Pesticide Outreach Program

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Current Required Training Topics

Every EPA required WPS Pesticide Safety Training must be done in the primary language of the worker. Spanish, Navajo, Thai, Burmese, American Sign Language...whatever that language is - even if the worker speaks a little English, or is fluent, it must be made available done in that first language.

The reason for this language requirement is that the information is about dangerous and potentially deadly chemicals that the worker may be exposed to and take home to expose their families, too.

For the training to be completed correctly and in compliance with the regulations, each worker needs to 100% understand every one of the required 11 points listed below:

  • Descriptions of where and in what form pesticides may be encountered during work activities.
  • Hazards of pesticides resulting from toxicity and exposure, including acute and chronic effects, delayed effects, and sensitization.
  • Routes through which pesticides can enter the body.
  • Signs and symptoms of common types of pesticide poisoning.
  • Emergency first aid for pesticide injuries or poisonings.
  • Instructions on how to obtain emergency medical care.
  • Routine and emergency decontamination procedures, including emergency eye flushing techniques.
  • Hazards from chemigation and drift.
  • Hazards from pesticide residues on clothing.
  • Warnings about taking pesticides or pesticide containers home.
  • Requirement of the WPS designed to reduce the risks of illness or injury resulting from workers' occupational exposure to pesticides including application and entryrestrictions, design of the warning sign, posting of warning signs, oral warnings, availability of specific information about applications, and protection against retaliatory acts.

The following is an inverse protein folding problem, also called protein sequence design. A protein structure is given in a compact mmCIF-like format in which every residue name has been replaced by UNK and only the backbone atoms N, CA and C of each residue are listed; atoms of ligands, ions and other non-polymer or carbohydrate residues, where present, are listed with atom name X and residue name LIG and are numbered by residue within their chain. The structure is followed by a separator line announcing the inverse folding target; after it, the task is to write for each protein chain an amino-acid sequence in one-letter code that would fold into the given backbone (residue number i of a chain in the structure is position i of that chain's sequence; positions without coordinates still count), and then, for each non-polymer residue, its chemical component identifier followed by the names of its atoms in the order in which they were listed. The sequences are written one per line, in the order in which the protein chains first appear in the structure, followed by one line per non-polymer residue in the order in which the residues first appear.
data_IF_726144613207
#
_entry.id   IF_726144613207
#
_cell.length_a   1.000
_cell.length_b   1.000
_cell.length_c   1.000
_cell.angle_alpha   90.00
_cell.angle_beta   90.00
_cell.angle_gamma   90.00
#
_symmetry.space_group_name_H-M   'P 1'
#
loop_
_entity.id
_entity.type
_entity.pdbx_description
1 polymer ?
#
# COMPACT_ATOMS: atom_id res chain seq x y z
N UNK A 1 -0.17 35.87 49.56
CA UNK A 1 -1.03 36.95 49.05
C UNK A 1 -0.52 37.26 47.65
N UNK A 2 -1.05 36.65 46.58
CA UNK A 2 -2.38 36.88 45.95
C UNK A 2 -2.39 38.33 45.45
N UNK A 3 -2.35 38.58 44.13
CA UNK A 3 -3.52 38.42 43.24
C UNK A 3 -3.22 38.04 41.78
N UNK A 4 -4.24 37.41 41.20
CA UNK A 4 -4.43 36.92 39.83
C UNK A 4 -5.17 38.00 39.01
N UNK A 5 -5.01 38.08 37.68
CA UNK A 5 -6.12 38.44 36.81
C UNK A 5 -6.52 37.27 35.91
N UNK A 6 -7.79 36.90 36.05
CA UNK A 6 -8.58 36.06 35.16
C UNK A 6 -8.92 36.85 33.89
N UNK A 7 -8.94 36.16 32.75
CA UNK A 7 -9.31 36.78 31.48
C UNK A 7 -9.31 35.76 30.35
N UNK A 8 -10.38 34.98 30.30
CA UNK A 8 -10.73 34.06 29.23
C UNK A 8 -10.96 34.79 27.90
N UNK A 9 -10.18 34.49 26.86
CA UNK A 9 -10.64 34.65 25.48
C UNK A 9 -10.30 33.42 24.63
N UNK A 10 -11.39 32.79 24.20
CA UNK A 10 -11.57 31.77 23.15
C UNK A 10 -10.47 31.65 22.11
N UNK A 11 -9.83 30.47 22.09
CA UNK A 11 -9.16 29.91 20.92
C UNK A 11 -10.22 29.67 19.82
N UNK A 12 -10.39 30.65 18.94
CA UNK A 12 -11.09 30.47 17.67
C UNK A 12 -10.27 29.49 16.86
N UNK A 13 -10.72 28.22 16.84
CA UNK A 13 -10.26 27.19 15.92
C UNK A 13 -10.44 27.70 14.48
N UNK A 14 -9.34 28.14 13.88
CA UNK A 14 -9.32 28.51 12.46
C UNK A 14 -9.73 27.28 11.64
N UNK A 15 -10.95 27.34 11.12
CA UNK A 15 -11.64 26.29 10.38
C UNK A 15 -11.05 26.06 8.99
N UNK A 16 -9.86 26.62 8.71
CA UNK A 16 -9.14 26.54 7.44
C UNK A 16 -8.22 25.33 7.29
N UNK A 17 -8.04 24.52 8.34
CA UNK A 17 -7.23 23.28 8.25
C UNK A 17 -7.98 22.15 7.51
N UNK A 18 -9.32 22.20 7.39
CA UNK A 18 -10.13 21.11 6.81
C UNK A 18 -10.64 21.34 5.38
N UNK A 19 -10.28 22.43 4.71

In ensuring compliance with the Agricultural Worker Protection Standards Revisions published in the final rule 11/2/2015, after the training materials have been developed and finalized by EPA, all trainings will cover all of the approved and required training elements:

  • The responsibility of agricultural employers to provide workers and handlers with information and protections designed to reduce work-related pesticide exposures and illnesses. This includes ensuring workers and handlers have been trained on pesticide safety, providing pesticide safety and application information, decontamination supplies and emergency medical assistance, and notifying workers of restrictions during applications and on entering pesticide treated areas. A worker or handler may designate in writing a representative to request access to pesticide application and hazard information.Show citation box
  • How to recognize and understand the meaning of the warning sign used for notifying workers of restrictions on entering pesticide-treated areas on the establishment.
  • How to follow directions and/or signs about keeping out of pesticide-treated areas subject to an REI and application exclusion zones.
  • Where and in what form pesticides may be encountered during work activities and potential sources of pesticide exposure on the agricultural establishment. This includes exposure to pesticide residues that may be on or in plants, soil, tractors, application and chemigation equipment, or used PPE, and that may drift through the air from nearby applications or be in irrigation water.